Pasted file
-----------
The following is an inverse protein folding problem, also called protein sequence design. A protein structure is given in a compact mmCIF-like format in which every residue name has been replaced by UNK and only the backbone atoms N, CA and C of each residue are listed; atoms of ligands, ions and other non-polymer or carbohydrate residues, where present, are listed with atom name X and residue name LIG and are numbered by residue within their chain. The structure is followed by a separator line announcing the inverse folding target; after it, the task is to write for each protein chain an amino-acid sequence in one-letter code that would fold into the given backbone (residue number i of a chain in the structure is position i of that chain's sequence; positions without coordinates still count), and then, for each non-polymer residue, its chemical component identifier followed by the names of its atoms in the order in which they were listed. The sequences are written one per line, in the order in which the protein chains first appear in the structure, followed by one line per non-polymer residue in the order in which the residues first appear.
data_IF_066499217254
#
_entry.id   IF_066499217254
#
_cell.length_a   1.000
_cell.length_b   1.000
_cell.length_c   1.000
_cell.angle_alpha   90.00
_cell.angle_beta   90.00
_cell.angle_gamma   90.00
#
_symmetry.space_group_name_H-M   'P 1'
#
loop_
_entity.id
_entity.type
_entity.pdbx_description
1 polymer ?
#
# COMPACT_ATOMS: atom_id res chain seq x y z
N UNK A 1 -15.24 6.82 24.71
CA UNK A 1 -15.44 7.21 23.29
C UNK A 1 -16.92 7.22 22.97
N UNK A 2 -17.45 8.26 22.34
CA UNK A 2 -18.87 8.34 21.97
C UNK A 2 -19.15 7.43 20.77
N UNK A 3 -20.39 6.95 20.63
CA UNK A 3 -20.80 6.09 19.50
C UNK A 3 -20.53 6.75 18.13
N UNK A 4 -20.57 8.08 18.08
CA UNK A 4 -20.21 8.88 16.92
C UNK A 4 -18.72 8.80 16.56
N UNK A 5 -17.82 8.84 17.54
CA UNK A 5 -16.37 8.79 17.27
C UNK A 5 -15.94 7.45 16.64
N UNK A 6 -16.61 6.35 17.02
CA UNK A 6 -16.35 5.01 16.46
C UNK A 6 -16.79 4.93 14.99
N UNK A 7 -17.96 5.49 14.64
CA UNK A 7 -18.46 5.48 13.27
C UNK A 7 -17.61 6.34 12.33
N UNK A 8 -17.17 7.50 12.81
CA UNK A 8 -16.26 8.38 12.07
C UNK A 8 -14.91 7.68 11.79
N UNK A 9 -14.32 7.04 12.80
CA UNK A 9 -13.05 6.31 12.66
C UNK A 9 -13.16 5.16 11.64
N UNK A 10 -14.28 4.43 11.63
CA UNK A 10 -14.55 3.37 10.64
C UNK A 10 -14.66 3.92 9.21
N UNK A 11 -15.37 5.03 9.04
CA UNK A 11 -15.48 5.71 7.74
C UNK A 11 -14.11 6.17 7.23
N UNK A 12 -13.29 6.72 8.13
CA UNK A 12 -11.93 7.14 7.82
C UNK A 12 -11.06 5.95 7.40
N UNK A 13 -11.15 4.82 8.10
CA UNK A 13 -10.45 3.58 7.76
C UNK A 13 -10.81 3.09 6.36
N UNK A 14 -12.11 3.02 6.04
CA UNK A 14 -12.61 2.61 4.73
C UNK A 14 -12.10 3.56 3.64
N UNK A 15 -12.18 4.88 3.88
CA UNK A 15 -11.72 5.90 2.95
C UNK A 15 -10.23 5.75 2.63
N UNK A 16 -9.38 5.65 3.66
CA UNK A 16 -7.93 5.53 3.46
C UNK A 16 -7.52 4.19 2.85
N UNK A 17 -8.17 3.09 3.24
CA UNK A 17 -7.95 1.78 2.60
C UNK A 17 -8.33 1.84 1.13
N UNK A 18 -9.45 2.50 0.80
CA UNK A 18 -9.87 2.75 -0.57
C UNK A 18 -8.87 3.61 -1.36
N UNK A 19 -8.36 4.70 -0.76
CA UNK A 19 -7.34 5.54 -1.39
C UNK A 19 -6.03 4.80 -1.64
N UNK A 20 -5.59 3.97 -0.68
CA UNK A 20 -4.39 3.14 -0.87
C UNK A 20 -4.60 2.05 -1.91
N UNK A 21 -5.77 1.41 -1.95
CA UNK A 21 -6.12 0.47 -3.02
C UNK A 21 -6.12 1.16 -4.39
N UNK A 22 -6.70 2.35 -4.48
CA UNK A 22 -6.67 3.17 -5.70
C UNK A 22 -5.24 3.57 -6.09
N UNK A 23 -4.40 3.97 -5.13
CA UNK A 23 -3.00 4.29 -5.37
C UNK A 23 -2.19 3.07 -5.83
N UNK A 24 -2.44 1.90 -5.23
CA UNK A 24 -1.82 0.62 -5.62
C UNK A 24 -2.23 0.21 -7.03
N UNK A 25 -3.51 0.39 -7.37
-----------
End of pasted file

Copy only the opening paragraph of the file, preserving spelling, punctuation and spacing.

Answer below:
The following is an inverse protein folding problem, also called protein sequence design. A protein structure is given in a compact mmCIF-like format in which every residue name has been replaced by UNK and only the backbone atoms N, CA and C of each residue are listed; atoms of ligands, ions and other non-polymer or carbohydrate residues, where present, are listed with atom name X and residue name LIG and are numbered by residue within their chain. The structure is followed by a separator line announcing the inverse folding target; after it, the task is to write for each protein chain an amino-acid sequence in one-letter code that would fold into the given backbone (residue number i of a chain in the structure is position i of that chain's sequence; positions without coordinates still count), and then, for each non-polymer residue, its chemical component identifier followed by the names of its atoms in the order in which they were listed. The sequences are written one per line, in the order in which the protein chains first appear in the structure, followed by one line per non-polymer residue in the order in which the residues first appear.